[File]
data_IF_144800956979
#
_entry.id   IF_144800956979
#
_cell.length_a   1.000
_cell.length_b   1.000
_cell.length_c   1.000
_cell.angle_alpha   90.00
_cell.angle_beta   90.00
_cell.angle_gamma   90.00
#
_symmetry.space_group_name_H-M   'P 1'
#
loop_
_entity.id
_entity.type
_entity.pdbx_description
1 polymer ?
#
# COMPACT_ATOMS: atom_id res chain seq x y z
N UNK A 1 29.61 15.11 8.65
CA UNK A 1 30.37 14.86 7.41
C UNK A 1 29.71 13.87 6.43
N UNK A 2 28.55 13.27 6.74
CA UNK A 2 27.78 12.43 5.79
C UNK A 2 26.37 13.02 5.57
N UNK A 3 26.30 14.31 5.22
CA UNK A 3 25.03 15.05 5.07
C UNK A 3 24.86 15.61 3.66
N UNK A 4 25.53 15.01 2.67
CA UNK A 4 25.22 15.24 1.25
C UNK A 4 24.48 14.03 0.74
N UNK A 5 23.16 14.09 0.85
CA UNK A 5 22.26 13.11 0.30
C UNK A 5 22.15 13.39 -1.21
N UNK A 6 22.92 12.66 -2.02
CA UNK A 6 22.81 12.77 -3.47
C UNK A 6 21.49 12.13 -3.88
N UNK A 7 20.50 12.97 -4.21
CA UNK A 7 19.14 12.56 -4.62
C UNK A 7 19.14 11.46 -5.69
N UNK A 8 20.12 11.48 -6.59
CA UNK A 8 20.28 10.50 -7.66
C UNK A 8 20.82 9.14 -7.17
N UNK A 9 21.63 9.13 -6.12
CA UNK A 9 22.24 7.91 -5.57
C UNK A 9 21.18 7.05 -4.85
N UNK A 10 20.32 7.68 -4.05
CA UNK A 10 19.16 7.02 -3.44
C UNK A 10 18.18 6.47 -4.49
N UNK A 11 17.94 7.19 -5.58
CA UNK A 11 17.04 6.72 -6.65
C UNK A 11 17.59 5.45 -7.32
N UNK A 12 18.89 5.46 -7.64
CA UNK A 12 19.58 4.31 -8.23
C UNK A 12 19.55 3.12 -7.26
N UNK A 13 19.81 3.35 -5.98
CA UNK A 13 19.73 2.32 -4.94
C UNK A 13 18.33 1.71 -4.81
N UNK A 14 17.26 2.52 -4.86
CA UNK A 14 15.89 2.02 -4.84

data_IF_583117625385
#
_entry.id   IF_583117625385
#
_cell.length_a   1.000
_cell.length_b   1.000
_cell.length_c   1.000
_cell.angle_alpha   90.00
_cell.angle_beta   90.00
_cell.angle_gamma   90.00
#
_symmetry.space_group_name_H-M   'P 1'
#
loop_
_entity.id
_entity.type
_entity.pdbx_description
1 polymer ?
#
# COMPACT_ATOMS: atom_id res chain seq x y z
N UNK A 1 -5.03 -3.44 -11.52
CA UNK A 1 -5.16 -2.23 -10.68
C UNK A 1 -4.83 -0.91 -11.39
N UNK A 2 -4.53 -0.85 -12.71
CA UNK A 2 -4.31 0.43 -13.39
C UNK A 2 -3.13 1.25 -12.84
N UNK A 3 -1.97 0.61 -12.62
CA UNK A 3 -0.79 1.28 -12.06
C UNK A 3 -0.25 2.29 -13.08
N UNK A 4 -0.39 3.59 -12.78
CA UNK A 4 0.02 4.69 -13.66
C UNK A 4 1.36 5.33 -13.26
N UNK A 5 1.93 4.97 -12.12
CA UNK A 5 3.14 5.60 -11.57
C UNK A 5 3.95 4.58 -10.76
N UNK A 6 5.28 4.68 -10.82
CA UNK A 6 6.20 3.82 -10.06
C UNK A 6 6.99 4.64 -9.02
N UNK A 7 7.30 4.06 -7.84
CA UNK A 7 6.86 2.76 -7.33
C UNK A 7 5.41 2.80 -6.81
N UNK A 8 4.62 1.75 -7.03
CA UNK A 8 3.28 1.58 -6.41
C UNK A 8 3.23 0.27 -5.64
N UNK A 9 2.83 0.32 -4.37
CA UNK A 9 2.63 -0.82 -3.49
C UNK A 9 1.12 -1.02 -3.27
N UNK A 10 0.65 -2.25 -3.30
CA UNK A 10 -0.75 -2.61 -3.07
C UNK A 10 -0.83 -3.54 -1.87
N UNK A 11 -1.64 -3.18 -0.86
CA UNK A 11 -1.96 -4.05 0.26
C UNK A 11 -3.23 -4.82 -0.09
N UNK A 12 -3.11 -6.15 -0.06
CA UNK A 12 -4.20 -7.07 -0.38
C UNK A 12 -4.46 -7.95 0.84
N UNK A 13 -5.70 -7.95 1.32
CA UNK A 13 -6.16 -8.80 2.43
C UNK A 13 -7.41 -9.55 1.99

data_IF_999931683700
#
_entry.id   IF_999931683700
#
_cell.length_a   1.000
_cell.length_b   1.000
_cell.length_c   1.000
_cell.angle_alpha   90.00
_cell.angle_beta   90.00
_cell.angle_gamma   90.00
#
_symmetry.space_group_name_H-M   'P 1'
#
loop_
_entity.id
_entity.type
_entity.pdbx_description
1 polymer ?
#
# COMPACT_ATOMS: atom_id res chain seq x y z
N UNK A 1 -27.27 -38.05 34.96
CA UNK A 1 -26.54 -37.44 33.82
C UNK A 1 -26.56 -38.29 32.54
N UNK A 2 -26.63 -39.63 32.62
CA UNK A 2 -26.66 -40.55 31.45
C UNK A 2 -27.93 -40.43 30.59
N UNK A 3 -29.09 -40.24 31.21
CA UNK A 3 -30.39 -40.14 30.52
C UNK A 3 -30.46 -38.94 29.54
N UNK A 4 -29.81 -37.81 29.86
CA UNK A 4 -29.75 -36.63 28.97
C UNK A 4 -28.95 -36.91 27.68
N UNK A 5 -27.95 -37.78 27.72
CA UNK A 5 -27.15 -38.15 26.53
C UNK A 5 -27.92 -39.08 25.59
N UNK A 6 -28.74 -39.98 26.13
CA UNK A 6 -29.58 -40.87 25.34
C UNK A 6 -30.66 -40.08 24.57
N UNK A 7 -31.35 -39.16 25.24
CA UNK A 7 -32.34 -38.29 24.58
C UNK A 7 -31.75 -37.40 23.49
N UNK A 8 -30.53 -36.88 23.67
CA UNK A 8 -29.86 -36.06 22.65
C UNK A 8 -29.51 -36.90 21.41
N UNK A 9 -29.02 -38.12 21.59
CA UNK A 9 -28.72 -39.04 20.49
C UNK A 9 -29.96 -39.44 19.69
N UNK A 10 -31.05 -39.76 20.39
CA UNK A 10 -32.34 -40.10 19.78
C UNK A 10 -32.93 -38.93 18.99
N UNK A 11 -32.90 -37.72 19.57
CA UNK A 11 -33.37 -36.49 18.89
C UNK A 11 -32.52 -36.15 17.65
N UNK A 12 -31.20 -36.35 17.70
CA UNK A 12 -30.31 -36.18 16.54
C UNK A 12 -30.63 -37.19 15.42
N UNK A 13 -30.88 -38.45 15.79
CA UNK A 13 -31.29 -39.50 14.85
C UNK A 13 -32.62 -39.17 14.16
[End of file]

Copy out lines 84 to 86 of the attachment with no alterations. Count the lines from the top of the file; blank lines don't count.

C UNK A 1 -4.83 -0.91 -11.39
N UNK A 2 -4.53 -0.85 -12.71
CA UNK A 2 -4.31 0.43 -13.39